Information Bulletin of the BRICS Trade Union Forum
Issue 38.2021
2021.09.20 — 2021.09.26
International relations
Foreign policy in the context of BRICS
If China can't engage with India, it will be difficult to become a global player: Jim O'Neill (Если Китай не сможет взаимодействовать с Индией, ему будет сложно стать глобальным игроком: Джим О'Нил) / India, September, 2021
Keywords: expert_opinion, quotation

Jim O'Neill is the former chairman of Goldman Sachs Asset Management and former UK treasury minister, notable global economist and chair of UK think tank Chatham House. He coined the acronym BRICS 20-year-ago to represent the emergence and probable rise of economies of Brazil, Russia, India and China. He predicted that by the mid-2030s, the combined GDP of these four countries would be as large as that of the G6 (the G7 minus Canada). In a special interaction with Business Today's Aabha Bakaya, Jim discussed the US exit from Afghanistan and the resulting impact on global governance. He also spoke about Biden's ambitious plans, China's emergence on the world stage, and what this means for shifting global power dynamics? Here are the edited excerpts.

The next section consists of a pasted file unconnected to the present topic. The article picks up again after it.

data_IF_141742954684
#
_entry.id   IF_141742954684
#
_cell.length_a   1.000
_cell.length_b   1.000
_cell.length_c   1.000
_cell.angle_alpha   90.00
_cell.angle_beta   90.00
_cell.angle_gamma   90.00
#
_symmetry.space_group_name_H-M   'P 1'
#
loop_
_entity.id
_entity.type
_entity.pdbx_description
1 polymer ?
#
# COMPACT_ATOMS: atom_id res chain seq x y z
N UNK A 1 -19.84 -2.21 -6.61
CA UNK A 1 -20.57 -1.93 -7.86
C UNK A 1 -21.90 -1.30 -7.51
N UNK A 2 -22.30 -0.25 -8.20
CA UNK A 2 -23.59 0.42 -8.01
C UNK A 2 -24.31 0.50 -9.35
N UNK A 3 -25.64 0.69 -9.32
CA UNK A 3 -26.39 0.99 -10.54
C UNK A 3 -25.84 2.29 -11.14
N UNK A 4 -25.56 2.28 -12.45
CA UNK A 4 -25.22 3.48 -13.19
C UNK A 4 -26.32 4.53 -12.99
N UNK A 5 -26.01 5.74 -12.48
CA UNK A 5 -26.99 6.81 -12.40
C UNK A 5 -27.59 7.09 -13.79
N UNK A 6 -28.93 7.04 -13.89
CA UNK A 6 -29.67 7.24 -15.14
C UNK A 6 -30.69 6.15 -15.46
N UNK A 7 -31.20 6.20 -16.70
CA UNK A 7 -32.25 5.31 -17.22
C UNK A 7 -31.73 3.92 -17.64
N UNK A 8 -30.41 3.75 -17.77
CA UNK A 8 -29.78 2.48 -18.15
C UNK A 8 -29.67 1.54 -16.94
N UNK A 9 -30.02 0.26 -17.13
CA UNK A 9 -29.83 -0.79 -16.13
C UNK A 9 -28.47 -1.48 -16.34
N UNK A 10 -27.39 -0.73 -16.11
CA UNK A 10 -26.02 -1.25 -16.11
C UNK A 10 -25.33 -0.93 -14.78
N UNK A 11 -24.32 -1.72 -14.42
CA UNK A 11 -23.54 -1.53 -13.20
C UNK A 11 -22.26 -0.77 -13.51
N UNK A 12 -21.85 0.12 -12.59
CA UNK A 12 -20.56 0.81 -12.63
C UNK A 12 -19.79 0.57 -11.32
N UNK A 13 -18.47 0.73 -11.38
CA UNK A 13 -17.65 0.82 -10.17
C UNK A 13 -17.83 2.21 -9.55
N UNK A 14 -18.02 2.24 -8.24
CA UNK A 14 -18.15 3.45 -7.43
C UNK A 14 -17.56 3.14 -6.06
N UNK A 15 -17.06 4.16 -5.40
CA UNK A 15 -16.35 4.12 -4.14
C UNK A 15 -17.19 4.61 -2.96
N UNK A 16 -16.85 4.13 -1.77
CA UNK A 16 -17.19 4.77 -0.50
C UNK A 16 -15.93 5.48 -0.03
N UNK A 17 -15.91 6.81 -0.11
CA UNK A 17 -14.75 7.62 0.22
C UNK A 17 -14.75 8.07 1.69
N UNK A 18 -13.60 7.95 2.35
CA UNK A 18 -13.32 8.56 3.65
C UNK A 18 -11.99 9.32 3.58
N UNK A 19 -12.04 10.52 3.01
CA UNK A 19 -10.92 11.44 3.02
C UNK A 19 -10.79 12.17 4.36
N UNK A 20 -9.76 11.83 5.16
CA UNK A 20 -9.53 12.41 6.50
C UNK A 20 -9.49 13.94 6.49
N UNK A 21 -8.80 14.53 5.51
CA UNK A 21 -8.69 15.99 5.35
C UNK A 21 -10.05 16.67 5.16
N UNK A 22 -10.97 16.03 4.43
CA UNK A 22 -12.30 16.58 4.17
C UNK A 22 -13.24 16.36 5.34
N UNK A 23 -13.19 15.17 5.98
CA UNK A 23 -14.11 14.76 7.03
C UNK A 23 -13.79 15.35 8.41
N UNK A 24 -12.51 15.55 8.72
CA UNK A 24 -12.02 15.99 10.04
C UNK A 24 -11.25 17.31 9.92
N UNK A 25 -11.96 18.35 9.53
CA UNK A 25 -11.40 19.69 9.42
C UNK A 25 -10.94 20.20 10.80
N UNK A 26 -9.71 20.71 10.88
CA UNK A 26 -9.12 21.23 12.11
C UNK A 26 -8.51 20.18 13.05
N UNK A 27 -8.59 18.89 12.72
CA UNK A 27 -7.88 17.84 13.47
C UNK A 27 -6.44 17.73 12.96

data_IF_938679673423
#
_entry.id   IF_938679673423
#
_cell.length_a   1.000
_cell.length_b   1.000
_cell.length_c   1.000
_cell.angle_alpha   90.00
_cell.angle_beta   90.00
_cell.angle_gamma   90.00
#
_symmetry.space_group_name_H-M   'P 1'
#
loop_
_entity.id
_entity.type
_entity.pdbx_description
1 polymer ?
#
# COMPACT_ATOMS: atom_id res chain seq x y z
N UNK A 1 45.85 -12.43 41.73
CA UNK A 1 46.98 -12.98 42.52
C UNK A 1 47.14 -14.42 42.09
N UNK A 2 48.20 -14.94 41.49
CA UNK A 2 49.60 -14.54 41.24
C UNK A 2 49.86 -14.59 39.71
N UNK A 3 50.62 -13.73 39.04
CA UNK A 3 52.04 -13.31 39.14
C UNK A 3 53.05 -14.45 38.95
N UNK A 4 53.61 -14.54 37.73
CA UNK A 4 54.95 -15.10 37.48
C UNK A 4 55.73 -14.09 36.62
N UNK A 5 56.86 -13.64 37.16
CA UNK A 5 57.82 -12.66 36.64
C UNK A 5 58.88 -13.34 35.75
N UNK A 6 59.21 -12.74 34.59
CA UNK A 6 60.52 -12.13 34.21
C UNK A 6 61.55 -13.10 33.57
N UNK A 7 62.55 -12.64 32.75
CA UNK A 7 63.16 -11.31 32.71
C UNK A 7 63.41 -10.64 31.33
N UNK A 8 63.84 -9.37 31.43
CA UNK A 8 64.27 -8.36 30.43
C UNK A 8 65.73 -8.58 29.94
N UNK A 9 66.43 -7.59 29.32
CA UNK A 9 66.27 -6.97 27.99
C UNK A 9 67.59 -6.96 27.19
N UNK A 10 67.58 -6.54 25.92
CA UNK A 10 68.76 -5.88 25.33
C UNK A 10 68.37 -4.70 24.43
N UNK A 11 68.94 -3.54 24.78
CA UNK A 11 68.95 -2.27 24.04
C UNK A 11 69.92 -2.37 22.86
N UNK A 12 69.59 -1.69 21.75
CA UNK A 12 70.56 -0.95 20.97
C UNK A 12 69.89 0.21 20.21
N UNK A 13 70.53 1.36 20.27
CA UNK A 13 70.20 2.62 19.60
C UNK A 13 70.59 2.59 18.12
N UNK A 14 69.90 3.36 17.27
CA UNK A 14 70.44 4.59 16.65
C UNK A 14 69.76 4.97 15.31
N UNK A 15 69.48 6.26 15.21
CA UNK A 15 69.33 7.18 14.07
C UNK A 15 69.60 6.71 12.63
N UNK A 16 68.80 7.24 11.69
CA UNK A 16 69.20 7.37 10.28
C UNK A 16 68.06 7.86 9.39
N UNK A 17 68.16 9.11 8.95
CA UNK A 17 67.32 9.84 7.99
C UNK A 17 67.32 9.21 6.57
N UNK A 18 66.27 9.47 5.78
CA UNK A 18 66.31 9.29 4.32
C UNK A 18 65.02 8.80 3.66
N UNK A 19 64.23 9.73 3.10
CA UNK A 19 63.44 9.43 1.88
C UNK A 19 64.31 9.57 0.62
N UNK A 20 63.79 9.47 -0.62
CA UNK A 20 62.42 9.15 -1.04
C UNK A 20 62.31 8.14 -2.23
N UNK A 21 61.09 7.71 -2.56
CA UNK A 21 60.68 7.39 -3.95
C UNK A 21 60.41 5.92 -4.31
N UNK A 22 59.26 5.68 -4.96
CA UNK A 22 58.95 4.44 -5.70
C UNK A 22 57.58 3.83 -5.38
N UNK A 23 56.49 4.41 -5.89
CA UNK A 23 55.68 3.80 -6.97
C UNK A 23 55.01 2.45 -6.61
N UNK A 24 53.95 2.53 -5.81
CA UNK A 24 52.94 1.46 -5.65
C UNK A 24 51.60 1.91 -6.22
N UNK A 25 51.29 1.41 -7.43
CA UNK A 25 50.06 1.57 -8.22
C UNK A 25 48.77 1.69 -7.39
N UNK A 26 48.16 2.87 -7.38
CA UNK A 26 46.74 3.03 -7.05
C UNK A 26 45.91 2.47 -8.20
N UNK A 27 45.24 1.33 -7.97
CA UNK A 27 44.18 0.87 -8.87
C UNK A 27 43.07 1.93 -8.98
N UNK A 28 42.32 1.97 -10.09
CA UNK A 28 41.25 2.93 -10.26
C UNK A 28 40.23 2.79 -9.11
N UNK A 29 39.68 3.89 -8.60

AB: Jim, what is going to be the ongoing role of the US economy, and with it, or indeed separately, the role of the US dollar in the world economy and its financial system? The US has maintained such a massive influence throughout the past 50 years, despite the rise of other economies. Now that we've seen this massive event, Biden's withdrawal from Afghanistan, his ambitious stimulus programme, how do you see things changing?